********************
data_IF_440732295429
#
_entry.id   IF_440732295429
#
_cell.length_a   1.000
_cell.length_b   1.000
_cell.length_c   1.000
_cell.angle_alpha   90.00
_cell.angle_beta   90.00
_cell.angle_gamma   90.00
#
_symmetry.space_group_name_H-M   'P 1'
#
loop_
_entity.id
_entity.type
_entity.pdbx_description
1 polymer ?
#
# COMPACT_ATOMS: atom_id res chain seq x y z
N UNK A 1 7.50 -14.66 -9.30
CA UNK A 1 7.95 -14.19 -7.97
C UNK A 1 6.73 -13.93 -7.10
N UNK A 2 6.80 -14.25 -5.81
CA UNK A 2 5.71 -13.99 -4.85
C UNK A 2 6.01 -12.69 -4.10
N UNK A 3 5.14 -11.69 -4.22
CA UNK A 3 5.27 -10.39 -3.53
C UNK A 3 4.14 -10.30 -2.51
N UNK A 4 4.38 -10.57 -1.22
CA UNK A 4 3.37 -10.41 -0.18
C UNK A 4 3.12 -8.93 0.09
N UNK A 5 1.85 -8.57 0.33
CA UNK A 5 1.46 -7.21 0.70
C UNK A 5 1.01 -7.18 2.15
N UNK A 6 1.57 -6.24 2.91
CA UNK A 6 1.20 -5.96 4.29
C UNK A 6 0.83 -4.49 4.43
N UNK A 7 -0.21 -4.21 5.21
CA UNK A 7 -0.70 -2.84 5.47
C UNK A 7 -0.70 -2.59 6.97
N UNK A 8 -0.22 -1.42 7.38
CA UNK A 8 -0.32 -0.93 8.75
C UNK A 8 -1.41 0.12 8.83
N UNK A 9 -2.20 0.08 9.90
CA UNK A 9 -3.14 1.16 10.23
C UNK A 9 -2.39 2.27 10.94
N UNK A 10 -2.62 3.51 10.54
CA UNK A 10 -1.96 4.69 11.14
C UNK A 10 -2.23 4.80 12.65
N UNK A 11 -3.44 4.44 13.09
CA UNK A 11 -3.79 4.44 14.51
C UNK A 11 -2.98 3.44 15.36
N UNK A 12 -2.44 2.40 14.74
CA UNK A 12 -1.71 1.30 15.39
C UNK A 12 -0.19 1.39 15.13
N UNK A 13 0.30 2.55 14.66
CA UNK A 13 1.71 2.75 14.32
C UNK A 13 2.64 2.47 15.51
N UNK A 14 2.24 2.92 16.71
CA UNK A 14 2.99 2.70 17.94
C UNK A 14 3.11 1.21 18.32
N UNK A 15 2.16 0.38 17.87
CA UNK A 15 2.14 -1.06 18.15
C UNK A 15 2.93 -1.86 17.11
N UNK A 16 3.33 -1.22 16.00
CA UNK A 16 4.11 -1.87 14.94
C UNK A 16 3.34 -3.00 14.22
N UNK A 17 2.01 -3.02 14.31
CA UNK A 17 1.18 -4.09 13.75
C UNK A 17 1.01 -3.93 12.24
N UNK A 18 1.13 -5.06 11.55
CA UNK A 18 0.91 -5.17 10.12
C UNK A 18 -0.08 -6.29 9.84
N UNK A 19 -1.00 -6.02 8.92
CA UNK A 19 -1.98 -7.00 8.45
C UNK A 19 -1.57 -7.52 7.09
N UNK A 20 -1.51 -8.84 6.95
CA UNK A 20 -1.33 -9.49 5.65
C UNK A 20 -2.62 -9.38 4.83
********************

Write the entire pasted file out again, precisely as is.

data_IF_440732295429
#
_entry.id   IF_440732295429
#
_cell.length_a   1.000
_cell.length_b   1.000
_cell.length_c   1.000
_cell.angle_alpha   90.00
_cell.angle_beta   90.00
_cell.angle_gamma   90.00
#
_symmetry.space_group_name_H-M   'P 1'
#
loop_
_entity.id
_entity.type
_entity.pdbx_description
1 polymer ?
#
# COMPACT_ATOMS: atom_id res chain seq x y z
N UNK A 1 7.50 -14.66 -9.30
CA UNK A 1 7.95 -14.19 -7.97
C UNK A 1 6.73 -13.93 -7.10
N UNK A 2 6.80 -14.25 -5.81
CA UNK A 2 5.71 -13.99 -4.85
C UNK A 2 6.01 -12.69 -4.10
N UNK A 3 5.14 -11.69 -4.22
CA UNK A 3 5.27 -10.39 -3.53
C UNK A 3 4.14 -10.30 -2.51
N UNK A 4 4.38 -10.57 -1.22
CA UNK A 4 3.37 -10.41 -0.18
C UNK A 4 3.12 -8.93 0.09
N UNK A 5 1.85 -8.57 0.33
CA UNK A 5 1.46 -7.21 0.70
C UNK A 5 1.01 -7.18 2.15
N UNK A 6 1.57 -6.24 2.91
CA UNK A 6 1.20 -5.96 4.29
C UNK A 6 0.83 -4.49 4.43
N UNK A 7 -0.21 -4.21 5.21
CA UNK A 7 -0.70 -2.84 5.47
C UNK A 7 -0.70 -2.59 6.97
N UNK A 8 -0.22 -1.42 7.38
CA UNK A 8 -0.32 -0.93 8.75
C UNK A 8 -1.41 0.12 8.83
N UNK A 9 -2.20 0.08 9.90
CA UNK A 9 -3.14 1.16 10.23
C UNK A 9 -2.39 2.27 10.94
N UNK A 10 -2.62 3.51 10.54
CA UNK A 10 -1.96 4.69 11.14
C UNK A 10 -2.23 4.80 12.65
N UNK A 11 -3.44 4.44 13.09
CA UNK A 11 -3.79 4.44 14.51
C UNK A 11 -2.98 3.44 15.36
N UNK A 12 -2.44 2.40 14.74
CA UNK A 12 -1.71 1.30 15.39
C UNK A 12 -0.19 1.39 15.13
N UNK A 13 0.30 2.55 14.66
CA UNK A 13 1.71 2.75 14.32
C UNK A 13 2.64 2.47 15.51
N UNK A 14 2.24 2.92 16.71
CA UNK A 14 2.99 2.70 17.94
C UNK A 14 3.11 1.21 18.32
N UNK A 15 2.16 0.38 17.87
CA UNK A 15 2.14 -1.06 18.15
C UNK A 15 2.93 -1.86 17.11
N UNK A 16 3.33 -1.22 16.00
CA UNK A 16 4.11 -1.87 14.94
C UNK A 16 3.34 -3.00 14.22
N UNK A 17 2.01 -3.02 14.31
CA UNK A 17 1.18 -4.09 13.75
C UNK A 17 1.01 -3.93 12.24
N UNK A 18 1.13 -5.06 11.55
CA UNK A 18 0.91 -5.17 10.12
C UNK A 18 -0.08 -6.29 9.84
N UNK A 19 -1.00 -6.02 8.92
CA UNK A 19 -1.98 -7.00 8.45
C UNK A 19 -1.57 -7.52 7.09
N UNK A 20 -1.51 -8.84 6.95
CA UNK A 20 -1.33 -9.49 5.65
C UNK A 20 -2.62 -9.38 4.83